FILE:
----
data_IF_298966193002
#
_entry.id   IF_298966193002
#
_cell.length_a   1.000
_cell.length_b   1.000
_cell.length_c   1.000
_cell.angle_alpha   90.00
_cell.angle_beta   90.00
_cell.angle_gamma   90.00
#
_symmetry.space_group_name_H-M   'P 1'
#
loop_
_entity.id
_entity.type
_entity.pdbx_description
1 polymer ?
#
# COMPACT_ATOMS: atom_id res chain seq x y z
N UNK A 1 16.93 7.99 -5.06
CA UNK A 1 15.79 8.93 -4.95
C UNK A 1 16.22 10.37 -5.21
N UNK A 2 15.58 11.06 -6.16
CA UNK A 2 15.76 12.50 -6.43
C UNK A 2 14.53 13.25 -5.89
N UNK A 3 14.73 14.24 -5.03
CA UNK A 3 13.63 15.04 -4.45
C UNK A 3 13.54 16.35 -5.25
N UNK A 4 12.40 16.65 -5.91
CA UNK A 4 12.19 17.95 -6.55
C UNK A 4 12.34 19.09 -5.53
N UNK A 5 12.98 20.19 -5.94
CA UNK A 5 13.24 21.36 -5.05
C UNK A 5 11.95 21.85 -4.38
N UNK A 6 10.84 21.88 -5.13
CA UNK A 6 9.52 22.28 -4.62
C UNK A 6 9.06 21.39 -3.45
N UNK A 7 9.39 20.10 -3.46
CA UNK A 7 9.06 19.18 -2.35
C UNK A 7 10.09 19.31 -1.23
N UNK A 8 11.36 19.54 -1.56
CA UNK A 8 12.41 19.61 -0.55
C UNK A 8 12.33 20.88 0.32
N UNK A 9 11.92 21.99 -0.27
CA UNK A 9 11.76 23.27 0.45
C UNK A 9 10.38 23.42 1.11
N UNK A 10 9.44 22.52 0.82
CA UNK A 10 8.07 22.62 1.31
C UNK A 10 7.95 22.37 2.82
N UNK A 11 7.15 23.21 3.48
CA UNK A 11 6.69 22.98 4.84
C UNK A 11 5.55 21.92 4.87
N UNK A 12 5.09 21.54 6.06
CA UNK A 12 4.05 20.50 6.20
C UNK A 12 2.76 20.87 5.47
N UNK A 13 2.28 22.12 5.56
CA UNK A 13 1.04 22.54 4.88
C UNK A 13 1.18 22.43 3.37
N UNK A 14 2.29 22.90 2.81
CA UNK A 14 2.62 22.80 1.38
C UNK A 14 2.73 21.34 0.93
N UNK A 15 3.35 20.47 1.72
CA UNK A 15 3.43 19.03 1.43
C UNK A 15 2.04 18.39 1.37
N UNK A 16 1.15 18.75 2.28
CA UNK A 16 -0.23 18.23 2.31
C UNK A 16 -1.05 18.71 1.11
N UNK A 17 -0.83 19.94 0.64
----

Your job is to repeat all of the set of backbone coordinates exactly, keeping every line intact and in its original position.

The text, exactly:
data_IF_298966193002
#
_entry.id   IF_298966193002
#
_cell.length_a   1.000
_cell.length_b   1.000
_cell.length_c   1.000
_cell.angle_alpha   90.00
_cell.angle_beta   90.00
_cell.angle_gamma   90.00
#
_symmetry.space_group_name_H-M   'P 1'
#
loop_
_entity.id
_entity.type
_entity.pdbx_description
1 polymer ?
#
# COMPACT_ATOMS: atom_id res chain seq x y z
N UNK A 1 16.93 7.99 -5.06
CA UNK A 1 15.79 8.93 -4.95
C UNK A 1 16.22 10.37 -5.21
N UNK A 2 15.58 11.06 -6.16
CA UNK A 2 15.76 12.50 -6.43
C UNK A 2 14.53 13.25 -5.89
N UNK A 3 14.73 14.24 -5.03
CA UNK A 3 13.63 15.04 -4.45
C UNK A 3 13.54 16.35 -5.25
N UNK A 4 12.40 16.65 -5.91
CA UNK A 4 12.19 17.95 -6.55
C UNK A 4 12.34 19.09 -5.53
N UNK A 5 12.98 20.19 -5.94
CA UNK A 5 13.24 21.36 -5.05
C UNK A 5 11.95 21.85 -4.38
N UNK A 6 10.84 21.88 -5.13
CA UNK A 6 9.52 22.28 -4.62
C UNK A 6 9.06 21.39 -3.45
N UNK A 7 9.39 20.10 -3.46
CA UNK A 7 9.06 19.18 -2.35
C UNK A 7 10.09 19.31 -1.23
N UNK A 8 11.36 19.54 -1.56
CA UNK A 8 12.41 19.61 -0.55
C UNK A 8 12.33 20.88 0.32
N UNK A 9 11.92 21.99 -0.27
CA UNK A 9 11.76 23.27 0.45
C UNK A 9 10.38 23.42 1.11
N UNK A 10 9.44 22.52 0.82
CA UNK A 10 8.07 22.62 1.31
C UNK A 10 7.95 22.37 2.82
N UNK A 11 7.15 23.21 3.48
CA UNK A 11 6.69 22.98 4.84
C UNK A 11 5.55 21.92 4.87
N UNK A 12 5.09 21.54 6.06
CA UNK A 12 4.05 20.50 6.20
C UNK A 12 2.76 20.87 5.47
N UNK A 13 2.28 22.12 5.56
CA UNK A 13 1.04 22.54 4.88
C UNK A 13 1.18 22.43 3.37
N UNK A 14 2.29 22.90 2.81
CA UNK A 14 2.62 22.80 1.38
C UNK A 14 2.73 21.34 0.93
N UNK A 15 3.35 20.47 1.72
CA UNK A 15 3.43 19.03 1.43
C UNK A 15 2.04 18.39 1.37
N UNK A 16 1.15 18.75 2.28
CA UNK A 16 -0.23 18.23 2.31
C UNK A 16 -1.05 18.71 1.11
N UNK A 17 -0.83 19.94 0.64